Here, we demonstrate that TRKB-T1 is the predominant isoform expressed in cultured adult human exocrine tissue and is coexpressed with NGN3 in cadaveric pancreas biopsies. In primary cultures of human exocrine tissue, the percentage of NGN3+ cells is positively regulated by TRKB signaling. Inhibition of AKT, but not tyrosine kinase, blocks the regulation of NGN3 by TRKB. TRKB-T1 signaling in NGN3+ cells may contribute to cellular dedifferentiation indicative of exocrine cell plasticity. As such, the mechanisms regulating NGN3 may provide insights into pancreas pathobiology and the therapeutic potential of this cell population.


Primary exocrine tissue culture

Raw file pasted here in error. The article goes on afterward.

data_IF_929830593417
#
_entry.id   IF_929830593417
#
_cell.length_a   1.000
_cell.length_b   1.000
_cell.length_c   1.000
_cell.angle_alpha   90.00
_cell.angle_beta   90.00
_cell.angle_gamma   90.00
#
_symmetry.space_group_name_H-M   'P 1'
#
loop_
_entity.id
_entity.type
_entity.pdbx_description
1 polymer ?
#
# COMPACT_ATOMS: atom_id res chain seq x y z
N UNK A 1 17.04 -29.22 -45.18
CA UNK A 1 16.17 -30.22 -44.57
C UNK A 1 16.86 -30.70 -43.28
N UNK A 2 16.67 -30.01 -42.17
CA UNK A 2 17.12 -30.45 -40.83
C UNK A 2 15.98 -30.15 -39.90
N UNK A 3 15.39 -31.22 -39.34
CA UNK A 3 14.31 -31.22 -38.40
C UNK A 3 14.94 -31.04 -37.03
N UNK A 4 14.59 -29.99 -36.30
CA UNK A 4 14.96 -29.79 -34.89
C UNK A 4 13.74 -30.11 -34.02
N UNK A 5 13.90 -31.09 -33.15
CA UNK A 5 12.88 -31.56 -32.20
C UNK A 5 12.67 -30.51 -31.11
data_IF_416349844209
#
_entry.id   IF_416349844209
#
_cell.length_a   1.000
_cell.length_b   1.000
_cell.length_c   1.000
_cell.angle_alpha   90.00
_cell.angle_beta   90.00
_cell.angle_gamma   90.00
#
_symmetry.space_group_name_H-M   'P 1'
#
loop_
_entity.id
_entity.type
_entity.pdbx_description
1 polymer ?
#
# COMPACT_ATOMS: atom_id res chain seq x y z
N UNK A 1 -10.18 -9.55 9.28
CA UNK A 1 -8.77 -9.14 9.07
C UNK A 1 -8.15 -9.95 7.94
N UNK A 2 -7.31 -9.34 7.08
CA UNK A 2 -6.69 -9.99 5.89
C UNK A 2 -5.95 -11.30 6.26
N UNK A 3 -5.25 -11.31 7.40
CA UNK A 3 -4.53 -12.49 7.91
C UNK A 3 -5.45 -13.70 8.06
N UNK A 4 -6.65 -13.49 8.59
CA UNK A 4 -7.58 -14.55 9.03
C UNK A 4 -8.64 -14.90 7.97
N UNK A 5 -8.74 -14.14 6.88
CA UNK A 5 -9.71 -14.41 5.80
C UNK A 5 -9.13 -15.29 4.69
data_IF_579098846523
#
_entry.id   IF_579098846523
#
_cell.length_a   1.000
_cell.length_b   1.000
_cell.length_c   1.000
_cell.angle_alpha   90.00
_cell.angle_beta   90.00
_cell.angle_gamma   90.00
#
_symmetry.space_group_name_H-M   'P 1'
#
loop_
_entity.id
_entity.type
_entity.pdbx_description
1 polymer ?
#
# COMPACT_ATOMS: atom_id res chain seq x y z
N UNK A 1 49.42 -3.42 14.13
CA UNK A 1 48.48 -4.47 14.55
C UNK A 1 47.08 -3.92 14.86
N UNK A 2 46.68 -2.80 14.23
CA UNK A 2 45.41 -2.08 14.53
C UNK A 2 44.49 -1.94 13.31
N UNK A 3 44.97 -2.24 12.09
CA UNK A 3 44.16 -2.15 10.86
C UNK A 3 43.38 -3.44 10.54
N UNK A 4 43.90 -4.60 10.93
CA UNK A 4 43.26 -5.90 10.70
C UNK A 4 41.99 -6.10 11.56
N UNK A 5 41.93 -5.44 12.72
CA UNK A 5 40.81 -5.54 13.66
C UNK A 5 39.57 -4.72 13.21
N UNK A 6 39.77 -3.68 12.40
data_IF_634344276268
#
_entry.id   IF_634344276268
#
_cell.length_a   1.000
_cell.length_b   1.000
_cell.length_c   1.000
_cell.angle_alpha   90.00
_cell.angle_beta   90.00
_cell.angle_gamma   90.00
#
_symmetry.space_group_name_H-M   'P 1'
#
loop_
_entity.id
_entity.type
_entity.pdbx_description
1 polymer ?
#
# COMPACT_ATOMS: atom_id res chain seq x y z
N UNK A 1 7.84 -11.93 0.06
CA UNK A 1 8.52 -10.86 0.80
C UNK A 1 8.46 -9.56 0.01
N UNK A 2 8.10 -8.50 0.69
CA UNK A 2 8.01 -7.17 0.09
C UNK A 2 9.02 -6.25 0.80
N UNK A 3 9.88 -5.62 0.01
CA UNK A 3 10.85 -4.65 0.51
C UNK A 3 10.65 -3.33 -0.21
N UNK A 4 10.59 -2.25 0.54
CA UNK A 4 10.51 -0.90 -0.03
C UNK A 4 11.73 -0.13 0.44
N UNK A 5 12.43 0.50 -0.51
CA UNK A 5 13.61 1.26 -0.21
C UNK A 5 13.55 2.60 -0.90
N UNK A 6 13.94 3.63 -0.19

Islet-depleted cadaveric exocrine tissue and histologically normal biopsies from human pancreata of non-diabetic adult cadaver donors was obtained from ICR Basic Science Islet Distribution Program (IIDP) under the auspices of the National Institutes of Health National Center for Research Resources (NCRR). Written informed consent for research use was obtained by the institutions that collected the tissue. Tissues were received without personal identifiers. Exocrine tissue was received within 48 h post mortem and cultured at a density of 100 ml media per ml of pelleted tissue in serum-free Miami Media 1A (Mediatech 98-021-CV, Manassas, VA, USA) supplemented with freshly prepared 0.01 g L-1 reduced glutathione. Tissue was plated in low-adhesion plastic dishes and maintained in suspension culture at 37 °C, 5 % CO2 for 4–6 days with media replacement every 2 days. Drugs were administered initially, at media replenishment and 1–2 h before harvest. Drugs and final dosages were: 7,8-dihydroxyflavone (0.1 μM, Tocris Bioscience, Bristol, UK); N-[2-[[(Hexahydro-2-oxo-1H-azepin-3-yl)amino]carbonyl]phenyl]benzo[b]thiophene-2-carboxamide (ANA-12, 50 μM, Tocris Bioscience, Bristol, UK); 4-Amino-5,8-dihydro-5-oxo-8-β-D-ribofuranosyl-pyrido[2,3-d]pyrimidine-6-carboxamide (API-1, 1 μM, Tocris Bioscience, Bristol, UK); (9S, 10S, 12R)-2,3,9,10,11,12-Hexahydro-10-hydroxy-10-(hydroxymethyl)-9-methyl-9,12-epoxy-1H-diindolo[1,2,3-fg:3’,2’,1’-kl]pyrrolo[3,4-i] [1, 6]benzodiazocin-1-one (CEP-701, 10 nM, Sigma-Aldrich, St. Louis, MO, USA) and 5-(2-Phenyl-pyrazolo[1,5-a]pyridin-3-yl)-1H-pyrazolo[3,4-c]pyridazin-3-ylamine (FR180204, 20 μM, Tocris Bioscience, Bristol, UK). All drugs were resuspended in dimethyl sulfoxide (DMSO). Drug dosages were the maximum possible without causing substantial cell death as determined by ethidium bromide exclusion and esterase activity (LIVE/DEAD, Life Technologies, Carlsbad, CA, USA) and nuclear morphology. Replication (n) refers to biological replicate exocrine cultures.